Investigators are trying to identify a woman whose torso was found inside a garbage bin in Kitchener, Ont., this weekend, the latest in a series of dismemberment cases that police in Ontario have dealt with in a span of just a few months.
Waterloo Regional Police Staff Sgt. Perry Cort told CBC News that the most recent discovery was made by a person who was looking through a dumpster on Frederick Street in Kitchener yesterday.
The person then called police just after 11 a.m. Saturday.
Waterloo Regional Police issued a news release Sunday, saying that investigators have confirmed the remains are human and they believe that the human torso belongs to a white woman.
There are no details yet on the age or identity of the deceased.
"[For] the officers right now, the focus is on trying to find out who this lady was, who her family is and of course, focusing on who did this," said executive officer Kevin Thaler, when speaking with CBC News by telephone on Sunday.
Police say that the deceased wore a black T-shirt with the words "Forget princess, I want to be a vampire" on the front.
An image of a similar T-shirt was released to the media on Sunday.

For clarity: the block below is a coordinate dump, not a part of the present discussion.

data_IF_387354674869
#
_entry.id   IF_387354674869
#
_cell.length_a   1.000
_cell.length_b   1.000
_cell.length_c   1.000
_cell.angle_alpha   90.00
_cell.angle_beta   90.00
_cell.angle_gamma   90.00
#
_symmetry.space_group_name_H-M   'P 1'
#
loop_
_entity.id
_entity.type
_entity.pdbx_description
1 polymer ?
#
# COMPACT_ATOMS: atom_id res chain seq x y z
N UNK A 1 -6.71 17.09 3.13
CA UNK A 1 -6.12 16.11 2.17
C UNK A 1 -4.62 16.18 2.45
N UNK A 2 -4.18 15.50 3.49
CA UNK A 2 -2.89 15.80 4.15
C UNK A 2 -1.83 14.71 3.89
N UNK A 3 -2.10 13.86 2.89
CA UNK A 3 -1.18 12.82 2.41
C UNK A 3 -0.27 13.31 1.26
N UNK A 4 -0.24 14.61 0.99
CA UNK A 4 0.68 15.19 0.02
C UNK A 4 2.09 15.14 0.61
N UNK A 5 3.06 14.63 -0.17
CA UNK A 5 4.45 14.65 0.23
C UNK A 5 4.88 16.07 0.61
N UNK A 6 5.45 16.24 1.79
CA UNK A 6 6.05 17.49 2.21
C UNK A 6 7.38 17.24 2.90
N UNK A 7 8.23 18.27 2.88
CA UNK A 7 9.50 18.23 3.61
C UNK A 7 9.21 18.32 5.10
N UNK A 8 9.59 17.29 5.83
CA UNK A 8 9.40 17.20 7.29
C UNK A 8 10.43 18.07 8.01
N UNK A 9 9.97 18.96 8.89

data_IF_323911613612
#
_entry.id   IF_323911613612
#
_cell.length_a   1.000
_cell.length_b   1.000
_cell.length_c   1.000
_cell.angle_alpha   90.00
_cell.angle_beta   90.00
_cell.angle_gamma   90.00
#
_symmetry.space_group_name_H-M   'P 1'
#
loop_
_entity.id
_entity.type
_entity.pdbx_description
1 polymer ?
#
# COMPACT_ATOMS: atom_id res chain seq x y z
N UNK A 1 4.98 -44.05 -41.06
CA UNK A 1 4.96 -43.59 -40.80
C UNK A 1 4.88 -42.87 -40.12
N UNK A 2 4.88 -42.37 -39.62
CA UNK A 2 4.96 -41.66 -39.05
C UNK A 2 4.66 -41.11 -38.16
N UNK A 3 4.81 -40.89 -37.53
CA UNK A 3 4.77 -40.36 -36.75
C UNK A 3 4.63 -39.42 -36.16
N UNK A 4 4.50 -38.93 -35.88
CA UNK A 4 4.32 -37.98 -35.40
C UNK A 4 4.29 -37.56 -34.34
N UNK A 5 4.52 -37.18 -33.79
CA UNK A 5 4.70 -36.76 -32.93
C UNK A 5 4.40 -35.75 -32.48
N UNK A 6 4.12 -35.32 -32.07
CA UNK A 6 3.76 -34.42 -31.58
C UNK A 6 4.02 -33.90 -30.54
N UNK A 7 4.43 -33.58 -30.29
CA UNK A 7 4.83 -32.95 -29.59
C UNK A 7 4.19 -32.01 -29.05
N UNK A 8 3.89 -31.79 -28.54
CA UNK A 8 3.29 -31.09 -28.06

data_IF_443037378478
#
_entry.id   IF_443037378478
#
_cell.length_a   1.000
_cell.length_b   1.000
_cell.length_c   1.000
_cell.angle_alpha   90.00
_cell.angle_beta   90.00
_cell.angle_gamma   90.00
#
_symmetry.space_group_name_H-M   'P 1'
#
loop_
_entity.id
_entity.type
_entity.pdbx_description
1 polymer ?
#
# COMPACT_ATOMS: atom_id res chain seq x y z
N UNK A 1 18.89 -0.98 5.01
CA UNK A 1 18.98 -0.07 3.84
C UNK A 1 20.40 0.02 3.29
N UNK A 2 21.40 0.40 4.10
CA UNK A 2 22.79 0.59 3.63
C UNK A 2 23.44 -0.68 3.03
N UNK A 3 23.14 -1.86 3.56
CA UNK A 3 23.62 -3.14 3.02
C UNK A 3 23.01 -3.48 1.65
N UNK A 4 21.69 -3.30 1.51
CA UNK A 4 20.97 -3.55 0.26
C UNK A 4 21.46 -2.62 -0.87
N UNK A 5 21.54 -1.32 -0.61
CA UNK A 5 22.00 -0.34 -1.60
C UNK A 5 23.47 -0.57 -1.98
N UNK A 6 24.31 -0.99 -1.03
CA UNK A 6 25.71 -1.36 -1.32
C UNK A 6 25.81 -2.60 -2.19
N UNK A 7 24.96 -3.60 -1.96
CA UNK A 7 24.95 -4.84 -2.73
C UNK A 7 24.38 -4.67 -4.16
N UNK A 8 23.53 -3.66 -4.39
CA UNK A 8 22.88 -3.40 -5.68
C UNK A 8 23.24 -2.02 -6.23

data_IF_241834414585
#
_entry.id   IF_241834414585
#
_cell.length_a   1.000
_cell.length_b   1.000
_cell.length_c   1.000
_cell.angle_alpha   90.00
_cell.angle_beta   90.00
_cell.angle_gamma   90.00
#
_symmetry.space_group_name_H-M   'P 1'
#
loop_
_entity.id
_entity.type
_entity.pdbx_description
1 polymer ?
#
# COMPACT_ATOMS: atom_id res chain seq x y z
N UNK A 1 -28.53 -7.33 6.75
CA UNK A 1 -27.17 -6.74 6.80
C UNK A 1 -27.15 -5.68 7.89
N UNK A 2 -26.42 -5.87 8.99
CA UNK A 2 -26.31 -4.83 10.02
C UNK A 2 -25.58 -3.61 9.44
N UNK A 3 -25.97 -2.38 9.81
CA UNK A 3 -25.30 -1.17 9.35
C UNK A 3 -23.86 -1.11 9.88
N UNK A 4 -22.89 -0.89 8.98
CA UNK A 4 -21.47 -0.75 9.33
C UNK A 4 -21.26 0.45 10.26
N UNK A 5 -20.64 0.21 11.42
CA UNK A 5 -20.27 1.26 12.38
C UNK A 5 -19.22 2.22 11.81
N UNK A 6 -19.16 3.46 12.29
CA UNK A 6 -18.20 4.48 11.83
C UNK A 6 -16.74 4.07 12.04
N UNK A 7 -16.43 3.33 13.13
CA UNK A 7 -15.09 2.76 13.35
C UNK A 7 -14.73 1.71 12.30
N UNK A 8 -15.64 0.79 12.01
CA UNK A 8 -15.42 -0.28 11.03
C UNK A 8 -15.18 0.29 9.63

Police have not recovered any other remains so far.
A forensic autopsy is scheduled to take place at a Hamilton hospital on Monday.
Investigators were due to return to the scene where the remains were found on Sunday. Thaler said that 28 officers have been assigned to the case.
Prior dismemberment cases in Canada
In the past six months, police in southern Ontario have encountered at least two other cases involving dismembered bodies.
Police found parts of a missing woman's body in Toronto and in Peel Region last summer. The victim’s former boyfriend was later charged with second-degree murder.
That same month, another woman's torso was found at the bottom of Niagara Falls. Police later identified the deceased as a missing mother from New York state.
Both of those cases followed another high-profile dismemberment investigation in Canada that occurred in the spring of last year, in which a Chinese exchange student was slain in Montreal and pieces of his body sent through the mail.
A Canadian suspect, Luka Rocca Magnotta, was arrested in Germany last year, brought back to Quebec and charged with the first-degree murder of Jun Lin.